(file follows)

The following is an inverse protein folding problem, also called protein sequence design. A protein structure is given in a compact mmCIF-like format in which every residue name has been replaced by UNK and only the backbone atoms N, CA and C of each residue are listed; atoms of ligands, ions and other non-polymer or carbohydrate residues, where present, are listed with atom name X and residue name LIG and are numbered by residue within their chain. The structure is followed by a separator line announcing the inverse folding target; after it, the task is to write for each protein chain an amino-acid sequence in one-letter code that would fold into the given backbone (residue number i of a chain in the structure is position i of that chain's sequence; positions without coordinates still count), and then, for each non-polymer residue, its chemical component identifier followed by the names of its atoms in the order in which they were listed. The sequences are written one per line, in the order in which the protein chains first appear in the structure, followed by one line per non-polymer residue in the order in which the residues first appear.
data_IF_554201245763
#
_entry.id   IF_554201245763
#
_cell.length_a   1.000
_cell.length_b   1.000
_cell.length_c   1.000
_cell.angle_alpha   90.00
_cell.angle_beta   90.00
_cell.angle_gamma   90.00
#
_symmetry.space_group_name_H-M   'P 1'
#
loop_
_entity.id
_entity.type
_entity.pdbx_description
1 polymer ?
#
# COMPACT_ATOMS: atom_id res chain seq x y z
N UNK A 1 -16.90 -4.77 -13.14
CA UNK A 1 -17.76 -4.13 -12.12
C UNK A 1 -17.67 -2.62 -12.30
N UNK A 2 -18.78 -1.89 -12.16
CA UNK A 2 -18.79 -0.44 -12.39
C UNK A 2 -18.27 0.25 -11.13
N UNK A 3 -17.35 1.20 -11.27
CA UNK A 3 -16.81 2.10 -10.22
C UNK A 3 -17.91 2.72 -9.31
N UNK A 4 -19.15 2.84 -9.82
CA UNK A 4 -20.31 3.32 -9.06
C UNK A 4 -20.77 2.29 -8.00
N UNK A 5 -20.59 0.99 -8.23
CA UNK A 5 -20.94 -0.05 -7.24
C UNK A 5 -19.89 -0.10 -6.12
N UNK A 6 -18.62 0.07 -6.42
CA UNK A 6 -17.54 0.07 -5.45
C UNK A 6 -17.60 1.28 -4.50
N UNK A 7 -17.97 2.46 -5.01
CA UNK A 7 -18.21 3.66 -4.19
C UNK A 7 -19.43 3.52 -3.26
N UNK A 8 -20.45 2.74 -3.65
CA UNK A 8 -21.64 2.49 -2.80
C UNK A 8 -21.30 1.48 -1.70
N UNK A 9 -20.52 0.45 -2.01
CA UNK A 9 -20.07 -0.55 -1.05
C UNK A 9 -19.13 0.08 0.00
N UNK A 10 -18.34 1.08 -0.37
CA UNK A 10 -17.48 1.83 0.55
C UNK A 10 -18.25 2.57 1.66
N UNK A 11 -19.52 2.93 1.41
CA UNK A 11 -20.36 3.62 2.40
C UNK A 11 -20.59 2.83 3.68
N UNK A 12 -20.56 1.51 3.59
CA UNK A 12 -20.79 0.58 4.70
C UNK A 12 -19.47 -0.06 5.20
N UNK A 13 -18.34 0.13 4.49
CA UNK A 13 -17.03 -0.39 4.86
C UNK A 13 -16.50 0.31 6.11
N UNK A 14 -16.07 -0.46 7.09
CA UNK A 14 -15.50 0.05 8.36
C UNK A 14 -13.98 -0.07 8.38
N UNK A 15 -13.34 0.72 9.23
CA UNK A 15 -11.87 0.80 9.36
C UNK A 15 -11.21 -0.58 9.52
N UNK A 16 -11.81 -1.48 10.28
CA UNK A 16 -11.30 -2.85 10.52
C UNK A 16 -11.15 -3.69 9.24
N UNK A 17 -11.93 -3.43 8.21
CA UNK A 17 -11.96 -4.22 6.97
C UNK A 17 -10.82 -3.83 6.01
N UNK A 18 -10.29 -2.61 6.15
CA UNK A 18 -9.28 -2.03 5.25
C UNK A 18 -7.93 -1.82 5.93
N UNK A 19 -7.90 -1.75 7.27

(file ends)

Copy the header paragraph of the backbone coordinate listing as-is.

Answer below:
The following is an inverse protein folding problem, also called protein sequence design. A protein structure is given in a compact mmCIF-like format in which every residue name has been replaced by UNK and only the backbone atoms N, CA and C of each residue are listed; atoms of ligands, ions and other non-polymer or carbohydrate residues, where present, are listed with atom name X and residue name LIG and are numbered by residue within their chain. The structure is followed by a separator line announcing the inverse folding target; after it, the task is to write for each protein chain an amino-acid sequence in one-letter code that would fold into the given backbone (residue number i of a chain in the structure is position i of that chain's sequence; positions without coordinates still count), and then, for each non-polymer residue, its chemical component identifier followed by the names of its atoms in the order in which they were listed. The sequences are written one per line, in the order in which the protein chains first appear in the structure, followed by one line per non-polymer residue in the order in which the residues first appear.